Free climbing involves a combination of both power and endurance. Some people are better suited to one type of climbing or the other. I like all types of climbing but I do best on routes that require more endurance than power. This may be because I have a higher percentage of slow-to-fast twitch muscle fibers. Each person is born with a certain proportion of slow and fast twitch muscle fibers. Fast twitch muscle fibers provide short bursts of power and are fueled by an energy system called glycolysis. A person can develop more endurance through training but, apparently, the ration of fast-to-slow-twitch fibers cannot be increased.

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    How I Train Pt. 1 – Mental Endurance

    by Lynn Hill

    Ambass_hill [Editor's note: Welcome to The Cleanest Lynn. Besides being one of the most accomplished climbers on the planet Lynn Hill is also one heck of a blogger. So we've updated the masthead and handed over the keys to Lynn for a week's worth of her insight. Enjoy.]

    Many people ask me how I train for climbing. My first answer is, by climbing of course! When I'm interested in preparing for a particular climb, I choose the appropriate kind of climbing as training for my objective. On rare occasions I will do supplemental forms of training when climbing alone is not sufficient. For example, when I free climbed the Nose on El Capitan, I needed to train for a high level of endurance because the Nose route is nearly 3,000 feet long and the most difficult sections of the climb are located over 2,000 feet off the ground.

    In order to train for this ascent, I not only climbed as many pitches per day as I could, but I ran at a relatively high level of intensity for at least an hour or an hour-and-a-half daily. I needed to have a lot of stamina, as well as a reasonably high degree of power to be able to free climb the most difficult sections of the climb. Consequently, I needed to combine endurance training with strength training, which can sometimes be a bit tricky since research shows that endurance training can get in the way of strength training. But above all, the most important element of endurance training for any sport or activity has to do with the mental aspect. For today's post, I will address the mental aspect of endurance training that I have learned throughout my years as an athlete. Tomorrow, I will address the physical elements.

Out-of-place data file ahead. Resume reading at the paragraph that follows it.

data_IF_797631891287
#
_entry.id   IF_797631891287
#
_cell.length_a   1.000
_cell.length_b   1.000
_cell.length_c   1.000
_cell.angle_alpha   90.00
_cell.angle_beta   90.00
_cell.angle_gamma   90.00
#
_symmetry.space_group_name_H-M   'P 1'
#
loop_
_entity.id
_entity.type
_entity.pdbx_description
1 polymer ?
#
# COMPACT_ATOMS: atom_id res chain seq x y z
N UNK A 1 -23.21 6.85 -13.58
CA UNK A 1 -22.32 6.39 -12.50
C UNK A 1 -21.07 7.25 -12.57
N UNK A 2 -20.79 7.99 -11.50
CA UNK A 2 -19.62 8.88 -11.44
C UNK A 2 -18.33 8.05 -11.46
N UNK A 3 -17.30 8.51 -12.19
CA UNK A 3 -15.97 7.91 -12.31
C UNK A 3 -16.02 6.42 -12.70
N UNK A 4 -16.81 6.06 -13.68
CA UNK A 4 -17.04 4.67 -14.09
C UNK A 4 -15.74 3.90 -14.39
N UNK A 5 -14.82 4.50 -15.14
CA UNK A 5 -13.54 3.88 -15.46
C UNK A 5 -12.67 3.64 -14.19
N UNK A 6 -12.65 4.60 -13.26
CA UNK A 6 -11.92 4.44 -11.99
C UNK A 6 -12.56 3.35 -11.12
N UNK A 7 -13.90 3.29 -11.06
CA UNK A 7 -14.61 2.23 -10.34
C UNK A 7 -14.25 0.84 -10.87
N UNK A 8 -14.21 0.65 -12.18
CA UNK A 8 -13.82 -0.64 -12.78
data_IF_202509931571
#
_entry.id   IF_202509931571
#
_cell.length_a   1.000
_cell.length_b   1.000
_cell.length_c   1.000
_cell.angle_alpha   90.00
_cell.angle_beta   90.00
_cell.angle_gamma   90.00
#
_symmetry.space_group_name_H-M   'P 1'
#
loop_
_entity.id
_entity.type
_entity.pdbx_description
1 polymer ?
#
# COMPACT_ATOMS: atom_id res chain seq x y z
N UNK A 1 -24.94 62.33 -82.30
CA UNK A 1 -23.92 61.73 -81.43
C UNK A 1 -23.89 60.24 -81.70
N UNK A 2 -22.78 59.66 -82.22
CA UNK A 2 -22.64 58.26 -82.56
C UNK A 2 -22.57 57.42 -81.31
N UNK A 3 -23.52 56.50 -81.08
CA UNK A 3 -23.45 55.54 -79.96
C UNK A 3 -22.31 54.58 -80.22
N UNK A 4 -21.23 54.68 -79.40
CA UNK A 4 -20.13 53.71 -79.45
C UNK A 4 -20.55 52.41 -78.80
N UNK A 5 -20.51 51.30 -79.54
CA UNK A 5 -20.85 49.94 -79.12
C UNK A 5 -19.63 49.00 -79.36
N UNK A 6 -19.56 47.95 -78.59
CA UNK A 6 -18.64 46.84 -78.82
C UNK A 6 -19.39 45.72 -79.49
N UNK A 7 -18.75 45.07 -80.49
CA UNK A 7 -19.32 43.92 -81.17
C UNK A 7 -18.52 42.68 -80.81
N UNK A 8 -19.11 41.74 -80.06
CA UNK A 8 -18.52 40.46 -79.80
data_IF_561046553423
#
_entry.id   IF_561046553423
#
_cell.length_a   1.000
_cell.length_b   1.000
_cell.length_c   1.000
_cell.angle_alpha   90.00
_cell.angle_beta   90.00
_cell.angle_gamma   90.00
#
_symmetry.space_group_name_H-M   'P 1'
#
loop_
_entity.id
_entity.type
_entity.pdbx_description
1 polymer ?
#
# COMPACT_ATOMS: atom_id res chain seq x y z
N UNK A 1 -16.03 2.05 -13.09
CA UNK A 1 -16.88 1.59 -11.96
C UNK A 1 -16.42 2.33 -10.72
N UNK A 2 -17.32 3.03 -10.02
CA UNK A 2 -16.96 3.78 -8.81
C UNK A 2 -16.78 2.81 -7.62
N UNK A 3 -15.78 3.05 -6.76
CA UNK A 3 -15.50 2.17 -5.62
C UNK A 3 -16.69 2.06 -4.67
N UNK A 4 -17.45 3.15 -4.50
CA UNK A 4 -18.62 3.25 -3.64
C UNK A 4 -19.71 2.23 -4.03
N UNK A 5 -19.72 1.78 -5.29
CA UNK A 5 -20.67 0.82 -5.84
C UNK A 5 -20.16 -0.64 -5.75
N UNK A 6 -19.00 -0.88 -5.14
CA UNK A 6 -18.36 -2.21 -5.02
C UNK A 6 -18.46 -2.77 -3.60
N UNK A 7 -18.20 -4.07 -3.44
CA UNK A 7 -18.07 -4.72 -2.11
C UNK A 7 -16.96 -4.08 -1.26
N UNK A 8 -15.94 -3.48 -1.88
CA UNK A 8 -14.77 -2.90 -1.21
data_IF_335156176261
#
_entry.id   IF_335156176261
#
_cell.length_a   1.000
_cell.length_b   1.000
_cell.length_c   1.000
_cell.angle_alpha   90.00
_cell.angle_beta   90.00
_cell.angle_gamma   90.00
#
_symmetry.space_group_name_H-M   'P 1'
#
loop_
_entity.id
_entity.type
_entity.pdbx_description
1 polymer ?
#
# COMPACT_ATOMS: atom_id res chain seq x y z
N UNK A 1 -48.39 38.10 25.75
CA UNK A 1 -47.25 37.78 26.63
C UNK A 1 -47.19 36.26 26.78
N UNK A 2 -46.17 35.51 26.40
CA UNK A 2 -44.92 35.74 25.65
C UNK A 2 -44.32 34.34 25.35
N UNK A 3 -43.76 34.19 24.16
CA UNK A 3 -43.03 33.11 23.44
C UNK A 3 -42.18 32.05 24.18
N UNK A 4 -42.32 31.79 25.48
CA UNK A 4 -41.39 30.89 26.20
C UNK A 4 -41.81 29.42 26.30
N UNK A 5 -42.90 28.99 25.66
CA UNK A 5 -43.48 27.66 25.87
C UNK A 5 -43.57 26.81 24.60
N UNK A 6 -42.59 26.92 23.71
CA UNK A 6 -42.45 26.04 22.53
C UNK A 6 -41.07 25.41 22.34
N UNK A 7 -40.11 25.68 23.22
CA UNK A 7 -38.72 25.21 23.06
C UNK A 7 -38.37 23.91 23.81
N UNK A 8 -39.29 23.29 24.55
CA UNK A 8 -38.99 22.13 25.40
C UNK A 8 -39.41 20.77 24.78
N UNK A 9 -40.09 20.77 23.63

Continue reading "How I Train Pt. 1 – Mental Endurance" »

    This Music is For the Birds

    _d2x6285_3_2 The outdoor bowl in beautiful Ojai, CA was the perfect setting on October 7 for Jackson Browne, The Household Gods, and many other friends to pledge their musical support for the Ojai Raptor Center.

    The sun shone, volunteers worked the crowd with a raptor on their arm, and the music flowed over the packed house. I’ve worked at Patagonia long enough to remember when my colleague, Kim Stroud, now the organization’s Executive Director and still an integral member of Team Patagonia, started pursuing this “prey passion:” first a perch attached to her desk, then boxes of chirping baby birds appearing in our bathrooms, and soon our receptionist was fielding calls and drop-offs from concerned community members who had come across injured feathered friends. What started as what some might describe as an “obsession,” soon blossomed into a legitimate 501(c)(3), all fueled by Kim’s drive and commitment.

    Isn’t that what grassroots success is, after all? It needs a leader, who lights a fire under others, and soon the momentum carries forward into the mainstream, inspiring the masses to celebrate an afternoon such as what I just experienced. I sat in my seat, so filled with pride for what Kim had accomplished, and so thrilled at the success of it all. It gave me hope for all the environmental activists we fund and support day after day, year after year. Their dedication truly makes a difference – it’s not just “for the birds,” except in this case.

    [One of the rehabilitating raptors at the Ojai Raptor Center. Photo: Eric Rosen]

    Gerry Lopez on the SEA Paddle Around Manhattan

    By Gerry Lopez

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    Inspired by his good friend Don King – who is making a documentary about his son who has autism – Patagonia ambassador Gerry Lopez recently participated in the Surfers’ Environmental Alliance (SEA) Paddle NYC White Water fundraiser to raise money and awareness for autism. The event consisted of the first-ever 28-mile surf paddle around the island of Manhattan and a benefit auction for which Gerry shaped and donated some surfboards. All proceeds from the event benefited Surfers Healing, Autism Speaks, NJCOSAC and SEA. Here's how the paddle went down in Gerry's own words:

    Autism is a dreadful brain development disorder that is diagnosed in many children today. So many that it is believed to be more common than pediatric cancer, AIDS and diabetes combined. Autism is neurobiological, very complex and little understood. It lasts an entire lifetime. There are no boundaries ethnically, racially or socially and boys are affected four times more readily than girls. Children with autism have difficulty communicating, interacting socially and are prone to repetitive behavior and rigid routines.

    [Above: Gerry Lopez paddles by the Empire State Building. Photo: John Decker]

    Continue reading "Gerry Lopez on the SEA Paddle Around Manhattan" »